5.  The “gay propaganda” legislation has been used to shut down websites that provide valuable information and services to teens across Russia and to bar LGBT support groups from working with youth. Its passage coincided with increased, often-gruesome vigilante, homophobic violence against LGBT people in Russia—frequently carried out in the name of protecting children and “traditional values.” Individual mental health professionals have curtailed what they say and what support they give to their clients. This discriminatory legislation has also been extensively used by the government to stifle LGBT events and harass children for participating in cultural events.[28] It has also been used to curtail art seen to be teaching tolerance and LGBT-themed posts on social media.[29]
  6. By enshrining discrimination in national law, Russia’s “gay propaganda” legislation violates Russia’s international human rights obligations. International bodies—including the European Court of Human Rights and the UN Human Rights Committee—have strongly condemned it for this reason.
  7. Human Rights Watch recommends that the Committee ask the Russian government:
  • What steps is Russia taking to provide access to age-appropriate, comprehensive, and inclusive health-related education and information?
  • What steps is Russia taking to gather data about homophobic and transphobic crimes, make such data publicly available, and hold accountable those responsible for such crimes?
  1. Human Rights Watch recommends that the Committee call on the Russian government to:
  • Repeal discriminatory laws against LGBT people, including the “gay propaganda” law (Federal Law No. 135-FZ).
  • Introduce legislation to protect the rights of all LGBT people, including children, such as legislation to explicitly proscribe discrimination against them in public services and to make sexual orientation and gender identity protected categories against discrimination in relevant provisions of Russia’s criminal and civil laws.
  • Include information about sexual orientation and gender identity in the national curriculum based on guidelines set forth by the United Nations Educational, Scientific and Cultural Organization (UNESCO) and the United Nations Population Fund (UNFPA), and issue a non-discrimination policy inclusive of sexual orientation and gender identity for all mental health providers.
  • Monitor the response of law enforcement officials to crimes against LGBT people, with the goal of continuously improving it.

Education during the Covid-19 Pandemic (article 13)

  1. From March 2020 to March 2022, in response to the Covid-19 pandemic, Russian schools transitioned to various forms of distance learning and were partially closed for 19 weeks.[30] Human Rights Watch found many barriers to effective online learning.[31] For example, the amount of time a child could spend with a device was often constrained, particularly in low-income households where parents and children share the same device. Another barrier was inadequate space at home for studying. Teachers’ ability to adapt to the sudden transition to distance teaching mirrored investments in teacher training and in digital literacy before the pandemic. For instance, a woman whose child was enrolled in a public school in Moscow said: “The faculty at our school were not prepared on the technological side. The platform used was fraught with glitches they did not seem capable of overcoming. Also, the teachers had received no methodological training and their lessons were ineffective and hard for the kids to digest.”[32] Two teachers expressed concern about the lack of support from their school administration in providing devices and/or training. For many schoolchildren, online learning also meant fewer hours of learning and fewer subjects.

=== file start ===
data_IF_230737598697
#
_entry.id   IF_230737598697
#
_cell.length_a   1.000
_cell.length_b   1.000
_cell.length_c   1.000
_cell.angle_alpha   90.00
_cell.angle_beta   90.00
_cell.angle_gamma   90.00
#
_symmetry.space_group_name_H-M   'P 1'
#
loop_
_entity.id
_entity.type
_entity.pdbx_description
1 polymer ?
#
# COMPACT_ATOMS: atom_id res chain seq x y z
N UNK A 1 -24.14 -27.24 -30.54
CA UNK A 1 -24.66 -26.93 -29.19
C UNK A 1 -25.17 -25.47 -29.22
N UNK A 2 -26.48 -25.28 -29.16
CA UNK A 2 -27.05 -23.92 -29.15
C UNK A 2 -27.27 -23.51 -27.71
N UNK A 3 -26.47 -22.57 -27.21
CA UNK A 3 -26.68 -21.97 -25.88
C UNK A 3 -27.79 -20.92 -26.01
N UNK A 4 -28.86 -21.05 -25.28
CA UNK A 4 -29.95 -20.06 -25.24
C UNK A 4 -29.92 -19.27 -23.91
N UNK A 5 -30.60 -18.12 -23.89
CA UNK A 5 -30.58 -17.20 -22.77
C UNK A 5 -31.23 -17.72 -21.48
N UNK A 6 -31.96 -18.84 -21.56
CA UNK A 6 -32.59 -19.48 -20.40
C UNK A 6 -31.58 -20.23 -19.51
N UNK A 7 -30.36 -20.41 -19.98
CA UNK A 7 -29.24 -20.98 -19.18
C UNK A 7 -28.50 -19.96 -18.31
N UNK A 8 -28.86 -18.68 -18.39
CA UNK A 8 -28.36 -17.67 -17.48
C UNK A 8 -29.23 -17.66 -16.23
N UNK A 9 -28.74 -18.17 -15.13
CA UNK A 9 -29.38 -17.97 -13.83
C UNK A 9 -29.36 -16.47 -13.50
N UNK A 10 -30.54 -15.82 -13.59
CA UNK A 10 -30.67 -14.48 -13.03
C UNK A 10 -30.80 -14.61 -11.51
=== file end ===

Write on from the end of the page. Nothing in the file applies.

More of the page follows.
2. Human Rights Watch recommends that the Committee ask the Russian government:
  • How is the government addressing the learning inequities that resulted from disparate access to devices between children from low-income and higher-income households during the pandemic?
  1. Human Rights Watch recommends that the Committee call on the government of Russia to:
  • Strategically allocate educational resources to marginalized and low-income groups and those shown to have been particularly affected in their education during the pandemic.
  • To the extent that online learning is used beyond Covid-19 school closures, develop or expand device affordability and availability initiatives for schools and families, with support targeted at the most marginalized children, and develop and provide digital literacy training for teachers.

[1] Human Rights Watch, “Russia-Ukraine War” (webpage), 2023, available at

[2] Human Rights Watch, “We Must Provide a Family, Not Rebuild Orphanages”: The Consequences of Russia’s Invasion of Ukraine for Children in Ukrainian Residential Institutions (New York: Human Rights Watch, 2023),

[3] Human Rights Watch based this assessment on an interactive map published online in 2019 by the Ministry of Social Policy’s “Deinstitutionalization” website; in late 2022, the map was removed from the website, possibly due to security concerns related to the conflict, (accessed August 7, 2023). See also Yulia Gorbunova, “Fictitious Annexation Follows Voting at Gunpoint,” Human Rights Watch dispatch, September 30, 2022,